26.  39
    Is Lewis's `Genuine Modal Realism' Magical Too?Alexander Rosenberg - 1989 - Mind 98 (391):411-421.
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  27. The Rational-Behavioral Debate in Financial Economics.Alon Brav, J. B. Heaton & Alexander Rosenberg - 2004 - Journal of Economic Methodology 11 (4):393-409.
    The contest between rational and behavioral finance is poorly understood as a contest over 'testability' and 'predictive success.' In fact, neither rational nor behavioral finance offer much in the way of testable predictions of improving precision. Researchers in the rational paradigm seem to have abandoned testability and prediction in favor of a scheme of ex post 'rationalizations' of observed price behavior. These rationalizations, however, have an unemphasized relevance for behavioral finance. While behavioral finance advocates may justly criticize rationalizations as unlikely (...)
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  28.  31
    Darwinism in Philosophy, Social Science, and Policy.Alexander Rosenberg - 2000 - Cambridge University Press.
    A collection of essays by Alexander Rosenberg, the distinguished philosopher of science. The essays cover three broad areas related to Darwinian thought and naturalism: the first deals with the solution of philosophical problems such as reductionism, the second with the development of social theories, and the third with the intersection of evolutionary biology with economics, political philosophy, and public policy. Specific papers deal with naturalistic epistemology, the limits of reductionism, the biological justification of ethics, the so-called 'trolley problem' in moral (...)
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  29.  82
    Reconstruction in Moral Philosophy?Matthew Braddock & Alexander Rosenberg - 2012 - Analyse & Kritik 34 (1):63-80.
    We raise three issues for Philip Kitcher's "Ethical Project" (2011): First, we argue that the genealogy of morals starts well before the advent of altruism-failures and the need to remedy them, which Kitcher dates at about 50K years ago. Second, we challenge the likelihood of long term moral progress of the sort Kitcher requires to establish objectivity while circumventing Hume's challenge to avoid trying to derive normative conclusions from positive ones--'ought' from 'is'. Third, we sketch ways in which Kitcher's metaethical (...)
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  30.  54
    2 Disenchanted Naturalism.Alexander Rosenberg - 2013 - In Bana Bashour Hans Muller (ed.), Contemporary Philosophical Naturalism and its Implications. Routledge. pp. 13--17.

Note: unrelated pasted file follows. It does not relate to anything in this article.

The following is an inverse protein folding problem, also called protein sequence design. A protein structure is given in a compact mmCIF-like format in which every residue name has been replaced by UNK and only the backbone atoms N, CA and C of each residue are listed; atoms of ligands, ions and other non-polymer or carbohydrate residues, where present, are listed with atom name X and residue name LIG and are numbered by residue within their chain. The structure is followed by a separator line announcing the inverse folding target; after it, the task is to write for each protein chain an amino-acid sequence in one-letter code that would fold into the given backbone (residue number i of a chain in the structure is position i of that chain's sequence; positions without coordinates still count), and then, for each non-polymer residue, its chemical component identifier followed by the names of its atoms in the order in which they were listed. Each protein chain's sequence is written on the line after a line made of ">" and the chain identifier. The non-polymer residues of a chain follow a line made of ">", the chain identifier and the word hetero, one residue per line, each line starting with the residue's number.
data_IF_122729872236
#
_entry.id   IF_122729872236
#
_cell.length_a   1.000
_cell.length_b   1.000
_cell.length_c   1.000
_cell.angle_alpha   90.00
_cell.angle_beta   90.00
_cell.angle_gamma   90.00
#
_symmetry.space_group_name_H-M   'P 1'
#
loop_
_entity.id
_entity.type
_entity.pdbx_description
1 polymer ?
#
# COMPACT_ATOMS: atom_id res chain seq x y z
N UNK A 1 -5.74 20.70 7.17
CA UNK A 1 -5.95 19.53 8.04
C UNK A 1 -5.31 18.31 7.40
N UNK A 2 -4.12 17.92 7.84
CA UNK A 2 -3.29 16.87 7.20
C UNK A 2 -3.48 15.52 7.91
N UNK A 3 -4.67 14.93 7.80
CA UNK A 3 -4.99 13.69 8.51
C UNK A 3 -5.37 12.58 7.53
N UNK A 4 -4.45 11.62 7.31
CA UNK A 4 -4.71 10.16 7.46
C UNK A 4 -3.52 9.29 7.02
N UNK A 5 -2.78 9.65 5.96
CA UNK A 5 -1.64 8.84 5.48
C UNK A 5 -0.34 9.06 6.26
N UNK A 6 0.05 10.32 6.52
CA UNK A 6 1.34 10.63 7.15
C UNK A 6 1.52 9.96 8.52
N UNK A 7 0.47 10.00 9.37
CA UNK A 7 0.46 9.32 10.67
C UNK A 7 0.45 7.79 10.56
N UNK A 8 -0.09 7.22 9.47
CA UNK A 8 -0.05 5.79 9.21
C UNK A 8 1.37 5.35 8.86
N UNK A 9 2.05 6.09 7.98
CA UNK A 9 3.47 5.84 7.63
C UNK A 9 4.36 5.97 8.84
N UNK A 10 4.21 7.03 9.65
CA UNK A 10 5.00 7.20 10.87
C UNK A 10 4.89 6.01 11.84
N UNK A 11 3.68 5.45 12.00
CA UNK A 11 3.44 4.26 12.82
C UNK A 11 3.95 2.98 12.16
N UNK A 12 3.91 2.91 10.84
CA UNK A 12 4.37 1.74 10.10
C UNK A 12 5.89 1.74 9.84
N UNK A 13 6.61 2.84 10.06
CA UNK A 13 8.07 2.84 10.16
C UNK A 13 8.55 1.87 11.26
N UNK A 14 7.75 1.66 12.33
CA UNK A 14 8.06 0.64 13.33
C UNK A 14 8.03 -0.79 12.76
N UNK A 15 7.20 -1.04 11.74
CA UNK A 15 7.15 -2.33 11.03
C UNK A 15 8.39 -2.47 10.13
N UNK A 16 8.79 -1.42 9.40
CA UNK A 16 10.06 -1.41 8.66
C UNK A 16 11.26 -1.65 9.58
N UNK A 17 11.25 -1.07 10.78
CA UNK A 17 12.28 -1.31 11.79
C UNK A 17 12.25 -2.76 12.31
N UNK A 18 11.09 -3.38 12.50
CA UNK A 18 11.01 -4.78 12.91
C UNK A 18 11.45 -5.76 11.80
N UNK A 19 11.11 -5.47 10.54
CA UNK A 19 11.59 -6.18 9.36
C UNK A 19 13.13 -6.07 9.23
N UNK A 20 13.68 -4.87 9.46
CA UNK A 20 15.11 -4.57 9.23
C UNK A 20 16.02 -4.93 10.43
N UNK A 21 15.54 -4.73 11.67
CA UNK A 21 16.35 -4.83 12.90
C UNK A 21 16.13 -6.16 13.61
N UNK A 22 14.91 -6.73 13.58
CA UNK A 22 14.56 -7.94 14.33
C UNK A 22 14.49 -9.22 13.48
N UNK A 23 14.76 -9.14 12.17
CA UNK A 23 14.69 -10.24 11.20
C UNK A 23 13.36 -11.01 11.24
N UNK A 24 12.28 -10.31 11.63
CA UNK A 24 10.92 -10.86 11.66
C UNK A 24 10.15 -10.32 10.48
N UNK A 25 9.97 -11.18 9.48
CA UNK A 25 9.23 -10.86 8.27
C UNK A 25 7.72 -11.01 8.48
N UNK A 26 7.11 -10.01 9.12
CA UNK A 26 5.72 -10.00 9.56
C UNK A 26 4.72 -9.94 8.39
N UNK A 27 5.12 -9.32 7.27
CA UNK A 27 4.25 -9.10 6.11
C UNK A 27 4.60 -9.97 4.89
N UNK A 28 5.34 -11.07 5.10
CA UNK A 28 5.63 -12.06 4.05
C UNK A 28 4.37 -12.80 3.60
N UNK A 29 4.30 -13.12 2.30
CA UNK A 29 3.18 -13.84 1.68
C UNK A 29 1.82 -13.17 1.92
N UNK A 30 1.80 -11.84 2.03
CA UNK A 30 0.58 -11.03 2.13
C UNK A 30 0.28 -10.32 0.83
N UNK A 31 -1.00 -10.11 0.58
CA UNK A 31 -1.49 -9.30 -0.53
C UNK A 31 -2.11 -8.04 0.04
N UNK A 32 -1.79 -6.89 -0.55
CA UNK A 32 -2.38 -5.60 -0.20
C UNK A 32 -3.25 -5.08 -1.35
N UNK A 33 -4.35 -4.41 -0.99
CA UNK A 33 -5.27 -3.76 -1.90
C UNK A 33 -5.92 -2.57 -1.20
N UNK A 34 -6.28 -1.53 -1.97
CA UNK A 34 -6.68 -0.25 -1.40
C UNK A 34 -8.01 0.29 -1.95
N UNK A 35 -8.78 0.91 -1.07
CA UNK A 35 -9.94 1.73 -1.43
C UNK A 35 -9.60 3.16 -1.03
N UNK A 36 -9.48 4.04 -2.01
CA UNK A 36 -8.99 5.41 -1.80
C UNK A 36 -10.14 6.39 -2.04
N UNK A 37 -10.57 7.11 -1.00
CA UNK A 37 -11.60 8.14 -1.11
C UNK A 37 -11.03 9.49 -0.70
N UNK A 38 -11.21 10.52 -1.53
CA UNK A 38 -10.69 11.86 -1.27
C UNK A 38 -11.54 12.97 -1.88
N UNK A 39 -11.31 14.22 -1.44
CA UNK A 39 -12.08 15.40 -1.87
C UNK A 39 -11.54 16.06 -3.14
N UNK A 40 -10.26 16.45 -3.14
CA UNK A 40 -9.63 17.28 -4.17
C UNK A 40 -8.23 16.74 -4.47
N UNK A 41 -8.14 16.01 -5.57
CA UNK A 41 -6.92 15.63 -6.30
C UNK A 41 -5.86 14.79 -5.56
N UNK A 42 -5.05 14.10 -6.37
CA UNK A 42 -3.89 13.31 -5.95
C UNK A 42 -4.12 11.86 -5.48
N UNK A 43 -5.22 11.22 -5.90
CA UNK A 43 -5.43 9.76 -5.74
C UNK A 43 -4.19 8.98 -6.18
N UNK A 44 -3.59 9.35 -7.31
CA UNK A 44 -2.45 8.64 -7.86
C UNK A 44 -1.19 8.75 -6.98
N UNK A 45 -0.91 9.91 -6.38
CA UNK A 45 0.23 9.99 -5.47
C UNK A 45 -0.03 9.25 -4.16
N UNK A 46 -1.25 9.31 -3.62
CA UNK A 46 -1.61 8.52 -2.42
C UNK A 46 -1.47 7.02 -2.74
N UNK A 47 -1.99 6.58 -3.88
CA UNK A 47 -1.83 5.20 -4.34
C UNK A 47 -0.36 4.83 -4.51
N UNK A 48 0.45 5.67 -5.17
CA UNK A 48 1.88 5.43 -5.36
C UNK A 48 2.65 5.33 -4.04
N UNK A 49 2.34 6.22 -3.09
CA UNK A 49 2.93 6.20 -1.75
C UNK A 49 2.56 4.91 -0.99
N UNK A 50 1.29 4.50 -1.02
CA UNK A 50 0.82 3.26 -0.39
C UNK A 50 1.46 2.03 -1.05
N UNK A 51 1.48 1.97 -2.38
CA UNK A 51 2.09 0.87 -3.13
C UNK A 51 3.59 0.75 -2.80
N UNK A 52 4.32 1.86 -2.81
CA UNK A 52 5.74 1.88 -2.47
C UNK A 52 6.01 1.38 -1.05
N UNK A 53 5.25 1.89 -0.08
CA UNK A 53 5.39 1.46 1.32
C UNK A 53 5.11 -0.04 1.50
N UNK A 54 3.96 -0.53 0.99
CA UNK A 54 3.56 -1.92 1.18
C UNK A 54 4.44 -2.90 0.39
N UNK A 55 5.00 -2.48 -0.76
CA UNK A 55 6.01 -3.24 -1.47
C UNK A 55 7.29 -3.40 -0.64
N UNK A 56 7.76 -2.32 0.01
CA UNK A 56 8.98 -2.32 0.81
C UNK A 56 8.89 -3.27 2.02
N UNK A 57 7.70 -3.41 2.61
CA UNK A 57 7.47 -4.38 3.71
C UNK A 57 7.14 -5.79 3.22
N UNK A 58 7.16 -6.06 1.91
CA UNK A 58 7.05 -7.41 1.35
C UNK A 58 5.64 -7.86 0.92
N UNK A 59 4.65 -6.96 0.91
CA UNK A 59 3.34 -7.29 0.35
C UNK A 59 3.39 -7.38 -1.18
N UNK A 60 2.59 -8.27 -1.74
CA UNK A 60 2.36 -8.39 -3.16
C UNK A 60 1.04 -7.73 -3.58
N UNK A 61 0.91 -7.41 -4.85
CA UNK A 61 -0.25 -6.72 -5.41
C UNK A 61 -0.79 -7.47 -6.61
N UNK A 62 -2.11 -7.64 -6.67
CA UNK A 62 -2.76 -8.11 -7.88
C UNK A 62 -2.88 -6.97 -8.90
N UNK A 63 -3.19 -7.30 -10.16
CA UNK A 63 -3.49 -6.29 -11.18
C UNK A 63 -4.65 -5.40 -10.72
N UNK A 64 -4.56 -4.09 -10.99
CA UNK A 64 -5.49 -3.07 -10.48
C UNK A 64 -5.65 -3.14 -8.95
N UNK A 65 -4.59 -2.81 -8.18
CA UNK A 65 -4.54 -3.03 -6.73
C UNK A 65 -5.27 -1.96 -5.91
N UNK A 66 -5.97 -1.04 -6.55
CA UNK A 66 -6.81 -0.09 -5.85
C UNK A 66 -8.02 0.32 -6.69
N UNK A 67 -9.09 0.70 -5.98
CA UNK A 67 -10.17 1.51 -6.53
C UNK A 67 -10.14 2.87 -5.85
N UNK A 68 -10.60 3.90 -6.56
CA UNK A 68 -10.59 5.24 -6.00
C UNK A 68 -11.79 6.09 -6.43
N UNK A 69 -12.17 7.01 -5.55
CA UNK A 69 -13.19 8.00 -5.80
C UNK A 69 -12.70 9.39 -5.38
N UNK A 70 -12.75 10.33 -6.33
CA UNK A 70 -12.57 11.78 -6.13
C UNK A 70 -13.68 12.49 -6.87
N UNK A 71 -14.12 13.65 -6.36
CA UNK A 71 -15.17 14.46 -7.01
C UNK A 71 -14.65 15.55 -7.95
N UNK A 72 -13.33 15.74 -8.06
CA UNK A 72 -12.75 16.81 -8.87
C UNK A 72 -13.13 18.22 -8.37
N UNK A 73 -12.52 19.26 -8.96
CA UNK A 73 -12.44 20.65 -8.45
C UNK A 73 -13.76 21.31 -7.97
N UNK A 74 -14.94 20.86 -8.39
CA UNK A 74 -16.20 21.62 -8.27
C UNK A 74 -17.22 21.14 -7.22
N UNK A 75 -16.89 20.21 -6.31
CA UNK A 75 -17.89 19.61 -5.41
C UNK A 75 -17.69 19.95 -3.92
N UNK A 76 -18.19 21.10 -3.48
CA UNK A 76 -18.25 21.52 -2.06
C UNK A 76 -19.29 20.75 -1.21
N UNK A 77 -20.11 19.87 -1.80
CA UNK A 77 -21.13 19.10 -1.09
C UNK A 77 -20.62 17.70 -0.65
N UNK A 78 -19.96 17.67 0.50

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  31.  35
    "Making Mechnaism Interesting".Alexander Rosenberg - forthcoming - Synthese:1-23.
    I note the multitude of ways in which, beginning with the classic paper by Machamer, Darden and Craver (2000), the mechanists have qualify their methodological dicta, and limit the vulnerability of their claims by strategic vagueness regarding their application. I go on to generalize a version of the mechanist requirement on explanations due to Craver and Kaplan (2010) in cognitive and systems neuroscience so that it applies broadly across the life sciences in accordance with the view elaborated by Craver and (...)
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  32.  22
    On the Propensity Definition of Fitness.Alexander Rosenberg - 1982 - Philosophy of Science 49 (2):268-273.
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  33.  7
    Content and Consciousness Versus the International Stance.Alexander Rosenberg - 1983 - Behavioral and Brain Sciences 6 (3):375.
  34.  59
    Laws, Damn Laws, and Ceteris Paribus Clauses.Alexander Rosenberg - 1995 - Southern Journal of Philosophy 34 (S1):183-204.
  35.  29
    Privacy as a Matter of Taste and Right.Alexander Rosenberg - 2000 - Social Philosophy and Policy 17 (2):68.
    Privacy is something we all want. We seek privacy to prevent others from securing information about us that is immediately embarrassing, and so causes us pain but not material loss. We also value privacy for strategic reasons in order to prevent others from imposing material and perhaps psychic costs upon us. I use the expression “securing information” so that it covers everything from the immediate sensory data that a voyeur acquires to the financial data a rival may acquire about our (...)